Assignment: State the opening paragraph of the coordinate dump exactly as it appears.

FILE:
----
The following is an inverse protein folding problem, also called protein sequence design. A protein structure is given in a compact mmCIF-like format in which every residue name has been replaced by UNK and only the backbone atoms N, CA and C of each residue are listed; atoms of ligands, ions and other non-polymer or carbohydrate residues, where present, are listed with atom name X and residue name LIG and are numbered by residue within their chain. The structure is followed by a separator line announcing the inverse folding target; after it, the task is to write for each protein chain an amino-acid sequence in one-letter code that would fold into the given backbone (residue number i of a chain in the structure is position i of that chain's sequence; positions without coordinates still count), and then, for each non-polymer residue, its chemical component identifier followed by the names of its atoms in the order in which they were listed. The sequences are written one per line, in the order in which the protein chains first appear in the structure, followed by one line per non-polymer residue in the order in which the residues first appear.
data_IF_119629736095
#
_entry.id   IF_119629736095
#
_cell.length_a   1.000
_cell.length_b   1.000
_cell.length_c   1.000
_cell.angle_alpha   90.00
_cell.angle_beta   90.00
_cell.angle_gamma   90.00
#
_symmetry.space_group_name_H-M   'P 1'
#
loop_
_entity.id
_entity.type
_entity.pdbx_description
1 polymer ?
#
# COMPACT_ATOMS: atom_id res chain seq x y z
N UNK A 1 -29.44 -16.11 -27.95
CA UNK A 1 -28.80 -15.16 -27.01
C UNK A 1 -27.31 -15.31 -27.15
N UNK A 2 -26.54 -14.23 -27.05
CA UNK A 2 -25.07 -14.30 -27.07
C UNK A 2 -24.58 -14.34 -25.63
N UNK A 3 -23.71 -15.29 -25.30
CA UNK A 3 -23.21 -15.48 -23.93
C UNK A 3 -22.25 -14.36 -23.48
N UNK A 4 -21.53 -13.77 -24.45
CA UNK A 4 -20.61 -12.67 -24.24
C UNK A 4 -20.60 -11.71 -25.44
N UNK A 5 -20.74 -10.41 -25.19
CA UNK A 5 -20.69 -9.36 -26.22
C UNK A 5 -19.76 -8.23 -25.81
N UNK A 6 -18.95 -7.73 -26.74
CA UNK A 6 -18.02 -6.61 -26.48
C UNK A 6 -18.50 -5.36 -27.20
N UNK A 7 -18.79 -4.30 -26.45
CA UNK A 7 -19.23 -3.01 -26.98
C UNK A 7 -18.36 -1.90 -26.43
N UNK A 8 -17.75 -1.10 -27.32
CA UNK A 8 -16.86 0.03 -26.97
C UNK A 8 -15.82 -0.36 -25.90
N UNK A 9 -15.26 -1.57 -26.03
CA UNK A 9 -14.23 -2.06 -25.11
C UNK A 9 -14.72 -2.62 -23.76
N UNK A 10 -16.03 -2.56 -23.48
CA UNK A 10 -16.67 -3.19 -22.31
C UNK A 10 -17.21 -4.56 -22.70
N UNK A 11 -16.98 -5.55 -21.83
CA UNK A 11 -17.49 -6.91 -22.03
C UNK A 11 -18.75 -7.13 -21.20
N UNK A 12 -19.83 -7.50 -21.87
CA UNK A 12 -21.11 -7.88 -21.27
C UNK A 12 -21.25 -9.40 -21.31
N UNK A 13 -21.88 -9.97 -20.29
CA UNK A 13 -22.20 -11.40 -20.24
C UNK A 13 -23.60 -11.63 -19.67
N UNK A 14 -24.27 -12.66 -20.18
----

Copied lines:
The following is an inverse protein folding problem, also called protein sequence design. A protein structure is given in a compact mmCIF-like format in which every residue name has been replaced by UNK and only the backbone atoms N, CA and C of each residue are listed; atoms of ligands, ions and other non-polymer or carbohydrate residues, where present, are listed with atom name X and residue name LIG and are numbered by residue within their chain. The structure is followed by a separator line announcing the inverse folding target; after it, the task is to write for each protein chain an amino-acid sequence in one-letter code that would fold into the given backbone (residue number i of a chain in the structure is position i of that chain's sequence; positions without coordinates still count), and then, for each non-polymer residue, its chemical component identifier followed by the names of its atoms in the order in which they were listed. The sequences are written one per line, in the order in which the protein chains first appear in the structure, followed by one line per non-polymer residue in the order in which the residues first appear.